Author ORCID Identifier

Year of Publication


Degree Name

Master of Science (MS)

Document Type

Master's Thesis


Arts and Sciences



First Advisor

Dr. Christal L. Badour


Previous studies evaluating the impact of trauma history and PTSD on pain sensitivity yield inconsistent findings; the presence of trauma-related negative affective states may account for these discrepancies. Therefore, the proposed study aimed to evaluate the effect of trauma-related negative affect and PTSD symptoms on sensory and affective components of pain sensitivity among trauma-exposed women. Adult women (N = 87) with low and high PTSD symptoms underwent an emotional disclosure paradigm, during which they wrote about a traumatic event or a neutral topic. Participants then completed a pain induction procedure. Compared to women with low PTSD symptoms, women with high PTSD symptoms demonstrated increased time to pain detection (e.g., threshold) and ability to withstand pain (e.g., tolerance), as well as increased pain intensity and when accounting for relevant covariates. Women with high PTSD symptoms who wrote about their worst traumatic experience reported higher pain unpleasantness relative to women with high PTSD symptoms who wrote about the neutral topic and women with low PTSD symptoms who wrote about either topic. Results suggest that PTSD symptoms and trauma-related negative affect may facilitate alterations in pain sensitivity in trauma-exposed women, but this relationship is complex and requires further exploration.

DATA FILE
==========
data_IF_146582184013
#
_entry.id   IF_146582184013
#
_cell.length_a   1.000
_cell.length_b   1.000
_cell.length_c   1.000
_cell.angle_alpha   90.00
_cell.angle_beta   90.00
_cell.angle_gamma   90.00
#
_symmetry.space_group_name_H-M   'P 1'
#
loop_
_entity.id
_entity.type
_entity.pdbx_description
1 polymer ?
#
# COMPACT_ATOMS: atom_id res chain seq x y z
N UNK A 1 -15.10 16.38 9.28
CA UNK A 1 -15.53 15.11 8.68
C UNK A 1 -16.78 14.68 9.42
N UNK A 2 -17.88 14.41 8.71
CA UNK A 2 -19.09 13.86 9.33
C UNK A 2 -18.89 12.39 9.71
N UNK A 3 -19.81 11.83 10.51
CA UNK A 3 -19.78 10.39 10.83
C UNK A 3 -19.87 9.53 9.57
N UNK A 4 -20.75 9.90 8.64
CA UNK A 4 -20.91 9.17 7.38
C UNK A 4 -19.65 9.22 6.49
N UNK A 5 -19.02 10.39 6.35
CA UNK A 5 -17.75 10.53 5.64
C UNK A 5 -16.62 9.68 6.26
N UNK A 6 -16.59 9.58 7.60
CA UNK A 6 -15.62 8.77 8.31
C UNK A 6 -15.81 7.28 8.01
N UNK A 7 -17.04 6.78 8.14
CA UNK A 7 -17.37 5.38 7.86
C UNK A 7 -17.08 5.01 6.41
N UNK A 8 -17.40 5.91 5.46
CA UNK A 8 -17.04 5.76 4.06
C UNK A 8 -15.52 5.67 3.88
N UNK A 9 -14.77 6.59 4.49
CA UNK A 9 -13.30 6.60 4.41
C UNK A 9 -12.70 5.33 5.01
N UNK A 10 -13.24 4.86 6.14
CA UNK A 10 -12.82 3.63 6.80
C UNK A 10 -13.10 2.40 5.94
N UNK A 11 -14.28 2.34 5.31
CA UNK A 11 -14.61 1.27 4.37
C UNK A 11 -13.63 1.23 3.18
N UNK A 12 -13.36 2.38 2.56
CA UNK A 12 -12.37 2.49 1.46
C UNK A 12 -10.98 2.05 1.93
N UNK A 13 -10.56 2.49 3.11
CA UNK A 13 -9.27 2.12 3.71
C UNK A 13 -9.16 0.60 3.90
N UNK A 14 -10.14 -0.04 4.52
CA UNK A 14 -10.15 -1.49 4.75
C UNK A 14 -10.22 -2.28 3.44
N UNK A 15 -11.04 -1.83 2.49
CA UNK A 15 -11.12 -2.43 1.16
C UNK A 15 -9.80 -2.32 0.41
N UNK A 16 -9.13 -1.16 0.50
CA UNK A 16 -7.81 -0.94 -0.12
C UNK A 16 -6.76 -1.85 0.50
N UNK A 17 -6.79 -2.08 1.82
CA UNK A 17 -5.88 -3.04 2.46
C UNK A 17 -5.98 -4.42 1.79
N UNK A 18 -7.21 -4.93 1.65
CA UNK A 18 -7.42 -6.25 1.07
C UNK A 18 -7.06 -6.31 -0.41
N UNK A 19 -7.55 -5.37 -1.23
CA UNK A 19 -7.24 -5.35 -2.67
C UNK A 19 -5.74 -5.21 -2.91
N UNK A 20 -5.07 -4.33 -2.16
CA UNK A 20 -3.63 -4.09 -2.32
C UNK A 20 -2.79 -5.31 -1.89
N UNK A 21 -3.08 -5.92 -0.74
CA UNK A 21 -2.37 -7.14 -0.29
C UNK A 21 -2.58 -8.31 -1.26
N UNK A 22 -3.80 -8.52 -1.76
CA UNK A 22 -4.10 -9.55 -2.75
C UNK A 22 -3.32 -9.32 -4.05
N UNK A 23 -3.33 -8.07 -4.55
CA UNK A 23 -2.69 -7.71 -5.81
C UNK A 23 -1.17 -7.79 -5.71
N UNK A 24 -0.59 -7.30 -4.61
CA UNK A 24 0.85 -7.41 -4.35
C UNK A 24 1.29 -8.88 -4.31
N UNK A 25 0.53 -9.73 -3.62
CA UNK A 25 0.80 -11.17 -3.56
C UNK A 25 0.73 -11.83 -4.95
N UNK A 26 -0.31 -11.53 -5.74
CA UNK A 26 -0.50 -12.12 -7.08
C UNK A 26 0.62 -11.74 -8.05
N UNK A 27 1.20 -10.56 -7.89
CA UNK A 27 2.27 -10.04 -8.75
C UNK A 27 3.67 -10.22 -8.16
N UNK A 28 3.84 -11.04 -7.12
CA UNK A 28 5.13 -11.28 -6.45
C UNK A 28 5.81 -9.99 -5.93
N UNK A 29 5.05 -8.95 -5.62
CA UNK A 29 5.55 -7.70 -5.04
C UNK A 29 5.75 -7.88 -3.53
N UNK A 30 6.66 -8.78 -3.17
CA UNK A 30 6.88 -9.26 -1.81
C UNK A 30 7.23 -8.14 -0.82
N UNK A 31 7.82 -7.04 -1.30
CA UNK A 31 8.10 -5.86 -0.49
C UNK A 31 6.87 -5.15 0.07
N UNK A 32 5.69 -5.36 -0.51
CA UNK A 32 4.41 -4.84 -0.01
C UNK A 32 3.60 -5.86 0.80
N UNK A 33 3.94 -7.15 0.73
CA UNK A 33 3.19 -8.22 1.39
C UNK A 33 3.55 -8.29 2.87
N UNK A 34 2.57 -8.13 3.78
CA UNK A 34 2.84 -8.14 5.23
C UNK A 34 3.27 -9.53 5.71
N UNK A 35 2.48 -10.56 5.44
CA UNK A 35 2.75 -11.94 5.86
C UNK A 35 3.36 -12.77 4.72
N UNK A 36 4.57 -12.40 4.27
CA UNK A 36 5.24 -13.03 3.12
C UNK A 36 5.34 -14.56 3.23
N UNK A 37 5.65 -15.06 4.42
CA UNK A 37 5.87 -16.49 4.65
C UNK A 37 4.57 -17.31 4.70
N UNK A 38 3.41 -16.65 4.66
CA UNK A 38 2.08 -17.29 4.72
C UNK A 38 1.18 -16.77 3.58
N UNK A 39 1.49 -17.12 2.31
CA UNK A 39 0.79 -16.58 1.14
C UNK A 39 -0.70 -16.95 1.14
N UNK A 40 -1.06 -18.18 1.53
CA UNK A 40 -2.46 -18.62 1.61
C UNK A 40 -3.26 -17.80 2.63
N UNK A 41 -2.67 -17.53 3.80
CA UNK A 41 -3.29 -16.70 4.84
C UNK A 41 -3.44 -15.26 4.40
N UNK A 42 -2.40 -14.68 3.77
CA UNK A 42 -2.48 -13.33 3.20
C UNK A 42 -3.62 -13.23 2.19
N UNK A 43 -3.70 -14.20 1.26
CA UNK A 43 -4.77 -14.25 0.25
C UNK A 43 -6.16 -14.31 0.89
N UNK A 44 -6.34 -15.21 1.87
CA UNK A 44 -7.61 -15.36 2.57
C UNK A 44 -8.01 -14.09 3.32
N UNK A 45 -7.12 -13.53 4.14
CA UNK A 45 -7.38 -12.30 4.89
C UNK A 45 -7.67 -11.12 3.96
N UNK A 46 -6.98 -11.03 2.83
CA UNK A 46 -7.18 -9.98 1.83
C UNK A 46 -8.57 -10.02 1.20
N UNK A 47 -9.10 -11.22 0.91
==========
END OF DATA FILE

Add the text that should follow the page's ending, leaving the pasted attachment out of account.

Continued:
Digital Object Identifier (DOI)

Funding Information

Professional Student Mentored Research Fellowship (PSMRF), Center for Clinical and Translational Science, University of Kentucky

Graduate Research Grant, Psi Chi International Honor Society in Psychology